In a recent feature, the magazine Fast Company names 50 companies as The World’s Most Innovative Companies of 2013, as well as top 10 picks per various industry segments. It’s always an interesting list of case histories of new and emerging ideas and well-worth perusing. By way of preview, here’s this year’s pick for the Top 10, a mix of both online and offline innovation: 1) Nike; 2) Amazon 3) Square 4) Splunk 5) Fab 6) Uber 7) Sproxil 8) Pinterest 9) Safaricom and 10) Target.

Also noteworthy is their look back at last year’s crop of Innovative Companies to see how the big ideas they were featured for actually panned out in 2012, and how their prospects look for 2013 and beyond.
Among the selection of interesting articles in this focus on innovation, the one that caught our eye and the one likely of most interest to most readers of this blog, was a story by Mark Crowley, Not A Happy Accident: How Google Deliberately Designs Workplace Satisfaction. He runs through the many ways that Google has had an impact on human life in such a short period of time – less than 15 years – but notes that perhaps its single greatest achievement is in its people:

“But in Google’s short lifespan, it has also grown from a two-man startup to an organization with nearly 37,000 employees in 40 different countries. This notable and relentless workforce expansion begs the very important question: How have they successfully managed and integrated all these new people while concurrently motivating them to be consistently loyal, ambitious, innovative, and productive?”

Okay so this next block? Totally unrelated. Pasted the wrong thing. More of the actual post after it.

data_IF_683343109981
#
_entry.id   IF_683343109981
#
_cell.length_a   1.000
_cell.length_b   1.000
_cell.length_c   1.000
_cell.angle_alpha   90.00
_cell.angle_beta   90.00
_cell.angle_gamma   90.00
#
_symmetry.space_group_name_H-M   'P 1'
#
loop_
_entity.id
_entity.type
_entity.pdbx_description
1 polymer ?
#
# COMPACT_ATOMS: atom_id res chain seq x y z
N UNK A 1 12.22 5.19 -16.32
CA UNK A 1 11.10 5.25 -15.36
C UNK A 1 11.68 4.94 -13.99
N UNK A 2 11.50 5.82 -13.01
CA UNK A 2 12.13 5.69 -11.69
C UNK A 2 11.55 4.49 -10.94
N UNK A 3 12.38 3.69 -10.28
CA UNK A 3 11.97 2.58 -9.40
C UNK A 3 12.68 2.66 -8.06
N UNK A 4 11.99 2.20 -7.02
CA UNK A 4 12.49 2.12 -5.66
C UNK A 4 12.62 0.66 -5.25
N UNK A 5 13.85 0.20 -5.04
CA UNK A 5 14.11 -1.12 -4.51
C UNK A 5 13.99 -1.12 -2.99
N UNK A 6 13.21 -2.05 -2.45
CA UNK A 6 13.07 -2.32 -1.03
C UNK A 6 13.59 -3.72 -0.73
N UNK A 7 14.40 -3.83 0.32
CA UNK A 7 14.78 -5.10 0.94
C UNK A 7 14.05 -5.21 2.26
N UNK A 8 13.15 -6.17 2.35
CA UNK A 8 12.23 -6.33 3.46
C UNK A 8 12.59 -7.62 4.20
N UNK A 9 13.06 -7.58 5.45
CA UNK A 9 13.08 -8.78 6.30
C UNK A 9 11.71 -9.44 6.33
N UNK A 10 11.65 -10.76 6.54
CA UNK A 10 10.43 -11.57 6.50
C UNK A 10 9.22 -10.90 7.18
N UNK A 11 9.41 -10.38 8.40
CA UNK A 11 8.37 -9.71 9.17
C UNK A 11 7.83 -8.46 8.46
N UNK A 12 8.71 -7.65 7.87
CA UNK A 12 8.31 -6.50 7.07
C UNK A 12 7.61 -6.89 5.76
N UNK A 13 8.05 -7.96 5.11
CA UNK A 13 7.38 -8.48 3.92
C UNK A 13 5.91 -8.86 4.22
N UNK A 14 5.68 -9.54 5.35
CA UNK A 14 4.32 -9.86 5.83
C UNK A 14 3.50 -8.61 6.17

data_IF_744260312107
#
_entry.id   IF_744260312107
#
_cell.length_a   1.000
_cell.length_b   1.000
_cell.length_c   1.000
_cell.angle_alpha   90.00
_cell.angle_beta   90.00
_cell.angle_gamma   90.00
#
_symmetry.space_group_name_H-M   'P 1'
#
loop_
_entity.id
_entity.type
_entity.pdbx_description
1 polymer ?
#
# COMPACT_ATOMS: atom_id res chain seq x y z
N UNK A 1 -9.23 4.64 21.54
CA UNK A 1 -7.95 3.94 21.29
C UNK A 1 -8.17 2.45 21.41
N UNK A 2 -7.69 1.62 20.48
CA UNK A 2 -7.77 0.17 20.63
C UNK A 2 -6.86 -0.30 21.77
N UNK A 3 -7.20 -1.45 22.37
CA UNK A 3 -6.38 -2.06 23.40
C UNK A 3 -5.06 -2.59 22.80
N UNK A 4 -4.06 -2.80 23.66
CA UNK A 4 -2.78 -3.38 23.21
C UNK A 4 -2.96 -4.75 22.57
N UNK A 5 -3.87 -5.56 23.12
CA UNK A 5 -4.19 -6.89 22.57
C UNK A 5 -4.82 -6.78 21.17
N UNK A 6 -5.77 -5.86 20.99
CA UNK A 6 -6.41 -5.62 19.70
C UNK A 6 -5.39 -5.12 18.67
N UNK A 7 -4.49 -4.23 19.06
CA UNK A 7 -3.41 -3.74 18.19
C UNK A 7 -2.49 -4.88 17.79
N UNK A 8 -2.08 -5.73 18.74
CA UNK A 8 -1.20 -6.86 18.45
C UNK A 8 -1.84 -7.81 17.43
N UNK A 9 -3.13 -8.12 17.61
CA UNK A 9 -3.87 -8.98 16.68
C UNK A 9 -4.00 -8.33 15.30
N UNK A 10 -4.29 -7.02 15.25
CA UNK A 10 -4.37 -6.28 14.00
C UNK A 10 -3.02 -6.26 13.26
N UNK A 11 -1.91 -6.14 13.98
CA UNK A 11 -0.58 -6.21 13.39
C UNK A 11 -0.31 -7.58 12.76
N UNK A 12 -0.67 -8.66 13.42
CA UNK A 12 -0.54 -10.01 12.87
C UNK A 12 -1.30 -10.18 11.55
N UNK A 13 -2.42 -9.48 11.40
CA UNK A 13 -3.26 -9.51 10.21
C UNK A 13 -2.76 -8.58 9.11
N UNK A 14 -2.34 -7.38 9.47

He notes that much attention is given to their “seemingly over-the-top perks” like bowling alleys and pets at work, it’s easy to to attribute their people innovation and success to these perks, but in reality, things go much deeper than a handful of creative benefits:

“Upending traditional leadership theory, which directs organizations to squeeze as much out of people while paying them as little as possible, Google holds an authentic reverence for its employees and seeks to not just appeal to their uber-developed minds in motivating performance, but also to their very human hearts.”

After a visit to the company, he offers his highlights of what he learned, and expounds on each of these four key points:

  • Being a great place to work is in Google’s DNA
  • Google ensures people have inspiring work
  • Employees have uncommon freedom and control of their time
  • Google is a democracy and employees are given a significant voice

For more case histories of HR innovation, see Fortune’s 100 Best Companies to Work For – Google has topped this list for four years running. And related, worth noting:  11 top perks from Best Companies.

Want to ensure a winning team in your organization? In addition to help for your employees, ESI EAP offers a full suite of tools for supervisors and managers, including our ESI Management Academy. Trainings cover compliance issues, management skills and more. If you want to learn more about how ESI can provide more employee EAP benefits and more employer services, call us at 800-535-4841.


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